Could Ghost Be The First True WordPress Killer?

GhostThere’s a new blogging tool that’s been making the rounds for the last few years, and it’s got people incredibly excited. Some are even going so far as to say it’s going to be the death of WordPress. Whoa, wait, what?

Now, most of you have probably assumed that this is just more hype – and rightly so. It seems like every time a new product of any kind breaks into the market, people start buzzing and babbling about how it’s going to dethrone the current king of the court. And guess what?

That never happens.

Thing is, this one’s an incredibly impressive platform – more so, perhaps, than any before it. It perfectly captures the essence of what WordPress was originally developed to do – blog. It’s called Ghost.

What Exactly IS Ghost, Anyway?

“There’s a new entry in the blogging platform race that hopes to meet your less demanding needs,” writes Sitepoint’s Joe Hewitson. “This new entrant goes by the stealthy moniker Ghost. A fitting name really, given its unapologetic focus on no-frills web publishing. The pet project of former UI team member John O’Nolan, Ghost was created out of frustration with current blog builders. Ghost’s own “About” page says it best:

After years of frustration building blogs with existing solutions, he wrote a concept for a fictional platform that would be once more about online publishing rather than building complex websites.”

Based on Node.js, Ghost is designed from the ground up to be sleek, simple, and easy to use. Whereas WordPress often finds itself bogged down by a billion different plugins, publishing with Ghost is as simple as popping open your control panel, polishing off a post, and sending it out to the web. It’s minimalistic design at its best.

But why does that make it such a threat to WordPress?

What Ghost Represents To Blogging

Back when WordPress first hit the market, it was incredibly simple. It was, at its core, designed to blog. Then somewhere along the way, things got a little more complicated. People started developing plugins. The backend grew more robust, more versatile. Before long, WordPress was far more than a simple blogging tool – it was one of the most widespread and full-featured Content Management Systems on the web.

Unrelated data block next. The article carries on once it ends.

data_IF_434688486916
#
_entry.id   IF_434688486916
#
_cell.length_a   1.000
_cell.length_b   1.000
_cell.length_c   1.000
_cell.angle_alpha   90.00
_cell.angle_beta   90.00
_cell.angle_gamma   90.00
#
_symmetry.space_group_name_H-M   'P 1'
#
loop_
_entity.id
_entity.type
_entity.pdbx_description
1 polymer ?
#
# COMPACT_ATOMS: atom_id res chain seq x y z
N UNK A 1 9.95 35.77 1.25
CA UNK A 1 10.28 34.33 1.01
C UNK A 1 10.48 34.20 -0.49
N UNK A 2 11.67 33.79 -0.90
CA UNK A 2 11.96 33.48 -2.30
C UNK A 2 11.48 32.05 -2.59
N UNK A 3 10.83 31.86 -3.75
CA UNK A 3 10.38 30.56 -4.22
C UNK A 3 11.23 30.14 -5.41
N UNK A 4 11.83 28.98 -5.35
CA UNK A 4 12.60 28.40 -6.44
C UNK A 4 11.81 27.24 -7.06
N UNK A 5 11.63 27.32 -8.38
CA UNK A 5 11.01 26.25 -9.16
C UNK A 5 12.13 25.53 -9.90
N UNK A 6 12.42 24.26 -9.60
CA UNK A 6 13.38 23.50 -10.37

Of course, not everyone was content with this change. Many felt that WordPress, in its pursuit of bigger and better functionality, grew a touch too bloated. The script, they said, is too complex; there are way too many plugins, and there’s far too much that can go wrong and completely bork a site.

Ghost is a platform designed for those people. It’s made for people who don’t care about plugins, themes, or shiny bells and whistles, In other words, it’s made for people who just want to write.

What Ghost Really Means For WordPress

So, now that we’ve laid the groundwork, let’s go back to our original question. What does Ghost represent for WordPress. Does it really spell the death of the platform?

The short answer is no.

Ghost is probably going to draw into its camp a fairly large swathe of bloggers, true. It’s probably going to hurt WordPress’s user-base … but I suspect that the majority of people who will be drawn to the platform are free users – meaning they don’t really represent much of a financial loss for the WordPress platform. See, the majority of commercial blogs require functionality that’s far too complex (or far too removed from blogging) to code into Ghost – they’re stuck with WordPress, since it’s pretty much the best way design their website the way they need.

The truth is, WordPress hasn’t been solely a blogging platform for a very, very long time. As such, to call Ghost a WordPress killer is to display a fundamental misunderstanding of how both platforms work. Sure, Ghost might do one thing better than WordPress – but that doesn’t make it a killer app by any stretch.

Matthew Davis is a technical writer and Linux geek for Future Hosting.

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